Number of interviewees who provided last catch dates used for analysis indicated including number, in parenthesis, providing a month and year of last capture.
S3 Table. Knowledge (number of interviewees with % of interviewees in parenthesis) and previous capture experience (number of interviewees with % of interviewees in parenthesis) of Pangasianodon gigas and Pangasius sanitwongsei by interviewed fishermen in six survey villages (n = 20 in each village) in Siphandone, Lao PDR.
This study was conducted as part of the WWF Laos country programme of WWF Greater Mekong. We thank the Lao Department of Livestock and Fisheries (Ministry of Agriculture and Forestry), and it’s Champassak Office, for their support. Most importantly, we thank the villagers of Hangsadam, Lopadikhonnoi, Donphapeng (Khong district), Nadi, Veunkhaen and Veun (Mounlapamok district) for their time and kind participation in the study. Chris Sneddon and an anonymous reviewer provided comments which greatly improved the quality of the manuscript.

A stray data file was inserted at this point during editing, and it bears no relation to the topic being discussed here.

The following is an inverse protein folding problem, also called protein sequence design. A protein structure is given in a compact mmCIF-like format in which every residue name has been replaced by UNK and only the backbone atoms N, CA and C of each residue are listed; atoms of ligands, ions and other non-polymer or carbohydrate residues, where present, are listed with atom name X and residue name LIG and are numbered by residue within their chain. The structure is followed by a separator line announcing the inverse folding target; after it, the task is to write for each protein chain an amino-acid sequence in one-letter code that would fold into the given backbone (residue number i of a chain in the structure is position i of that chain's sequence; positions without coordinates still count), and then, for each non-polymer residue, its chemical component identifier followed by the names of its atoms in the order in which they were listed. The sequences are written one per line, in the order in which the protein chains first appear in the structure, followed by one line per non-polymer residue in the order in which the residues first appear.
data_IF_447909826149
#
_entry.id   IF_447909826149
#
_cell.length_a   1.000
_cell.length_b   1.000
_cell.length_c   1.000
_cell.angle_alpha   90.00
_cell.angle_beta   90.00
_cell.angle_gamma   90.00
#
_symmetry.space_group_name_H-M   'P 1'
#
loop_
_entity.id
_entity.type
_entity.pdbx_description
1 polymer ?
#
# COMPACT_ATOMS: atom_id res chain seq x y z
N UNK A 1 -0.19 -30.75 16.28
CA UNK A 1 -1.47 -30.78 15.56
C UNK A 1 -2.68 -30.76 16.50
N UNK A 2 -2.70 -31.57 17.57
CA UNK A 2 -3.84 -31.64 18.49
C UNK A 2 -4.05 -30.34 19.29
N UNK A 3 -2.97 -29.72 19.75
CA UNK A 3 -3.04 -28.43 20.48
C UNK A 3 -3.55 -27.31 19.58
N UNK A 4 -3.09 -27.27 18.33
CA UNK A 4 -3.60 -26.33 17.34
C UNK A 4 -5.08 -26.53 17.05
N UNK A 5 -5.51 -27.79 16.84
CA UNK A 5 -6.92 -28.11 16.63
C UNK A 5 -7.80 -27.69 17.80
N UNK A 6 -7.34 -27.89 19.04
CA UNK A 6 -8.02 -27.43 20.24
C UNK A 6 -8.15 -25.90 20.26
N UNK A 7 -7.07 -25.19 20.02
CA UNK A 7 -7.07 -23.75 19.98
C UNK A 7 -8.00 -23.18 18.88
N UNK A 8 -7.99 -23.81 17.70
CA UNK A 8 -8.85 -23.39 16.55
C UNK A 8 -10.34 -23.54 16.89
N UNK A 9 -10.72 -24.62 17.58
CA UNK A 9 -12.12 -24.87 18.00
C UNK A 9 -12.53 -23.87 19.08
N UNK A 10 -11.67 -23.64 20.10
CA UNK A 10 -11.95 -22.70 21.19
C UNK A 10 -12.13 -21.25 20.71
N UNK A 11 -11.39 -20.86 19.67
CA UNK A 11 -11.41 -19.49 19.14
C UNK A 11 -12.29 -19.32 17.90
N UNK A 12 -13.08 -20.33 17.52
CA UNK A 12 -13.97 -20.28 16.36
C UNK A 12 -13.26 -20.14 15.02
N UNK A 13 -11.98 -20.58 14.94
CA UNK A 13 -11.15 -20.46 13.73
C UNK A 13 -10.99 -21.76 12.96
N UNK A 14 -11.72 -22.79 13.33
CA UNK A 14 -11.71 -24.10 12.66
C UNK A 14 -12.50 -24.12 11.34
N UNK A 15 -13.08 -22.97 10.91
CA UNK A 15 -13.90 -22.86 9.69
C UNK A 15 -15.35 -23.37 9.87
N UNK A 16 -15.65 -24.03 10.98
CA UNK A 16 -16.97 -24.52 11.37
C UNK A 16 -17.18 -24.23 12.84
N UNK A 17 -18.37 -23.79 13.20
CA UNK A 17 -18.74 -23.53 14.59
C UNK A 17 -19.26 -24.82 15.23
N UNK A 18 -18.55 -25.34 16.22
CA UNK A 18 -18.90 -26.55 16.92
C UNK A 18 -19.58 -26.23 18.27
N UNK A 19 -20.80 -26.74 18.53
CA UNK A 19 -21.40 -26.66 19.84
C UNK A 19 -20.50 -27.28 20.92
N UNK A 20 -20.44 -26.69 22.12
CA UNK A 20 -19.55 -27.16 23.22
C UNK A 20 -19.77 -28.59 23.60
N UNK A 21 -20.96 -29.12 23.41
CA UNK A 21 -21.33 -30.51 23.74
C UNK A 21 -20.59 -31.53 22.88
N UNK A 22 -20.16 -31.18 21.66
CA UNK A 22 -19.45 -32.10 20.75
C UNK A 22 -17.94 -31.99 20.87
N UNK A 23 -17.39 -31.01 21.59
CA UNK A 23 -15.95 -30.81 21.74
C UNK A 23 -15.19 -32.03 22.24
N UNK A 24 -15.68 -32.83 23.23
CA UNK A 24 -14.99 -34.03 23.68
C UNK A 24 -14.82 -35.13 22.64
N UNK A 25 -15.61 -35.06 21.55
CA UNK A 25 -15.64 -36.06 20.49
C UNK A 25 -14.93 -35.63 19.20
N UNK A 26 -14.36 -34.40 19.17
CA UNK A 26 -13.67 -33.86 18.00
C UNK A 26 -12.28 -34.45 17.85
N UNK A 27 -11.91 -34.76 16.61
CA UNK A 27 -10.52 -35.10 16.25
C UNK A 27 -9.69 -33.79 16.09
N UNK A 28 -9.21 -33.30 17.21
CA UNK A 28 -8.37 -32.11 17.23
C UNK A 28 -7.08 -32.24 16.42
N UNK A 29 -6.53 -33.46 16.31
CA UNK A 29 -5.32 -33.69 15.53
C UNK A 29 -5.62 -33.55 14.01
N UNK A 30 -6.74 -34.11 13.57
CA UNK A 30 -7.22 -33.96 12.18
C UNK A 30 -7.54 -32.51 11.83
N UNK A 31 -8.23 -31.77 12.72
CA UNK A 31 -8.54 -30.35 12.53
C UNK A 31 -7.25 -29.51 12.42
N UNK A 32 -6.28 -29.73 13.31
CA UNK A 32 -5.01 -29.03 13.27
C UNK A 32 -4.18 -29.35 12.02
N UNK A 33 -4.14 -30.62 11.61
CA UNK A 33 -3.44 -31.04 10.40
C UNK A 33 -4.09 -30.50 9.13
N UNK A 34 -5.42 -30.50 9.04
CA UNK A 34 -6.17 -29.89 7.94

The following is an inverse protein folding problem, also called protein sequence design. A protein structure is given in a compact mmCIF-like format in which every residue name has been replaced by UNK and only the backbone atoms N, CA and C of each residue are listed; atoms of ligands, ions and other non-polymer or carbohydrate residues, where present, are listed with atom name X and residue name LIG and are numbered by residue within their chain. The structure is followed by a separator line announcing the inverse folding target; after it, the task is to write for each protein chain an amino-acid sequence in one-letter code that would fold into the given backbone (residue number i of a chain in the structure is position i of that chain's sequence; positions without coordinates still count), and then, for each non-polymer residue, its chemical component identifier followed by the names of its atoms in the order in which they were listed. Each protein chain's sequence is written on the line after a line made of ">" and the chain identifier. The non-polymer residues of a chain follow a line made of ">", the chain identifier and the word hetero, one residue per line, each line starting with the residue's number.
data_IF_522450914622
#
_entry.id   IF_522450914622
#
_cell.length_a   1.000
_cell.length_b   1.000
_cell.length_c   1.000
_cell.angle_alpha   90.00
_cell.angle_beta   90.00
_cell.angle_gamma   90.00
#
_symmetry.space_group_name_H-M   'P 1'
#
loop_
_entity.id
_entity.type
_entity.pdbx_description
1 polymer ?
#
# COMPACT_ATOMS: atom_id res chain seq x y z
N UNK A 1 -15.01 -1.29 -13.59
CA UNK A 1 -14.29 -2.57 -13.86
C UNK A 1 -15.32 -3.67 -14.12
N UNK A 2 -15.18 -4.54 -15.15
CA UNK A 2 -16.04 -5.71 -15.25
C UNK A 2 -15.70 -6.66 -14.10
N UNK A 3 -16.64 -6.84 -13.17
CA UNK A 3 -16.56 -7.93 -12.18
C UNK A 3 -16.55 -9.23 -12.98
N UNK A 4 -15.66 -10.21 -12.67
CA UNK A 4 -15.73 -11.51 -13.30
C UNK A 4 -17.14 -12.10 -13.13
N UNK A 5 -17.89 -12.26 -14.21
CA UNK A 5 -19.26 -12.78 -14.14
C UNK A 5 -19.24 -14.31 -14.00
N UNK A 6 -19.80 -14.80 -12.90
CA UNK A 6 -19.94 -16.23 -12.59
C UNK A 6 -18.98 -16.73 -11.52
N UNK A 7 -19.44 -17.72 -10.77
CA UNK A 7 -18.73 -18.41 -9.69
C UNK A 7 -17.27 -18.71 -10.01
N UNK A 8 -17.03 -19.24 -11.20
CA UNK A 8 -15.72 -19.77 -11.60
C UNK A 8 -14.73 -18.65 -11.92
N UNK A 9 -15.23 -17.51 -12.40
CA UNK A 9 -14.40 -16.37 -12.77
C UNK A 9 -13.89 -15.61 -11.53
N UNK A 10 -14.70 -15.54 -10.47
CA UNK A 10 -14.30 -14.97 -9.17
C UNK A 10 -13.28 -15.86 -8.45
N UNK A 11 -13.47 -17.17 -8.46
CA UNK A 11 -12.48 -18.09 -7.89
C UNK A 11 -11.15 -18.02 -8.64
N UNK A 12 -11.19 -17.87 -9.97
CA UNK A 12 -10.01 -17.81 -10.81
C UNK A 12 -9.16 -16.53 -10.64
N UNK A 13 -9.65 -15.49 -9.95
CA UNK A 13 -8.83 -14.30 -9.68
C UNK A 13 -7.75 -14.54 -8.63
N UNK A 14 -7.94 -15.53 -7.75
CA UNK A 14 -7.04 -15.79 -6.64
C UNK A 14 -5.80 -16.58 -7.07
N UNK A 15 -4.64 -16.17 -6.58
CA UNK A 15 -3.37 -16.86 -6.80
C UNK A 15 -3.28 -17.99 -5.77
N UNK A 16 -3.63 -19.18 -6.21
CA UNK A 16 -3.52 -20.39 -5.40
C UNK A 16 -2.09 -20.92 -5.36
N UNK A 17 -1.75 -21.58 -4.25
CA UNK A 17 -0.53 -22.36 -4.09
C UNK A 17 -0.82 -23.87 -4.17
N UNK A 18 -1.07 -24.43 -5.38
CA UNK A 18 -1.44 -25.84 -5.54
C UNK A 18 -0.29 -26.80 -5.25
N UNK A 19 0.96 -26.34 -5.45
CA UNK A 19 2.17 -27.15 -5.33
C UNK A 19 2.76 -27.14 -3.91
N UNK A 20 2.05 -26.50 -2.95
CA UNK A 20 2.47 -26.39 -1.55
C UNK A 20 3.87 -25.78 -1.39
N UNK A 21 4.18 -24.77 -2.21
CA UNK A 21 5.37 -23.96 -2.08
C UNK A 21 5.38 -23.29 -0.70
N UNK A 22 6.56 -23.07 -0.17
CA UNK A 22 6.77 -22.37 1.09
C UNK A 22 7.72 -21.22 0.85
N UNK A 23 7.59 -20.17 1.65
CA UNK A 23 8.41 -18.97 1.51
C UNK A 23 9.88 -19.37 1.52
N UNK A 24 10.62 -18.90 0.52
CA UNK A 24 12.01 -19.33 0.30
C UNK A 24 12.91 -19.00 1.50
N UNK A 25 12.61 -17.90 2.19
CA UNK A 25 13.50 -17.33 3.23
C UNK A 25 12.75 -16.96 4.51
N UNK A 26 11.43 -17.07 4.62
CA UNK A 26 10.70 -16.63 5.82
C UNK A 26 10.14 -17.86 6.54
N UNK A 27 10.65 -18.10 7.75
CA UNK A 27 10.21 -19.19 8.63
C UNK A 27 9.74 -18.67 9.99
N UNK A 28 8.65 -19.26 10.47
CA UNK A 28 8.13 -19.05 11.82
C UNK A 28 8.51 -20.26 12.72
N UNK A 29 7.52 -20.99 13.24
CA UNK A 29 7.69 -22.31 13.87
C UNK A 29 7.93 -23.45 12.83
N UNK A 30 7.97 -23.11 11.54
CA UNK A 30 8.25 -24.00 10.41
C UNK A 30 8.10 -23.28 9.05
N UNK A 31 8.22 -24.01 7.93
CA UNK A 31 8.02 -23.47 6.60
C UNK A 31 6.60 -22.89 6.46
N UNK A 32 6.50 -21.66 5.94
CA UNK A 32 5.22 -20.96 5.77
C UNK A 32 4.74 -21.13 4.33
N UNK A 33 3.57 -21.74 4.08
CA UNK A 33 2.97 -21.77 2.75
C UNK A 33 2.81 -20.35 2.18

- 1. Dudgeon D, Arthington AH, Gessner MO, Kawabata ZI, Knowler DJ, Lévêque C et al. Freshwater biodiversity: importance, threats, status and conservation challenges. Biol. Rev. 2006; 81: 163–182 pmid:16336747
- 2. Mota M, Sousa R, Araújo J, Braga C, Antunes C. Ecology and conservation of freshwater fish: time to act for a more effective management. Ecol Freshw Fish: 2014;23, 111–113.
- 3. Vörösmarty CJ, McIntyre PB, Gessner MO, Dudgeon D, Prusevich A, Green P et al. Global threats to human water security and river biodiversity. Nature: 2010; 467, 555–561. pmid:20882010
- 4. He F, Zarfl C, Bremerich V, Henshaw A, Darwall W, Tockner K et al. Disappearing giants: a review of threats to freshwater megafauna. WIREs Water: 2017, e1208.
- 5. Dudgeon D. Asian river fishes in the Anthropocene: threats and conservation challenges in an era of rapid environmental change. J. Fish Bio. 2011; 79: 1487–1524.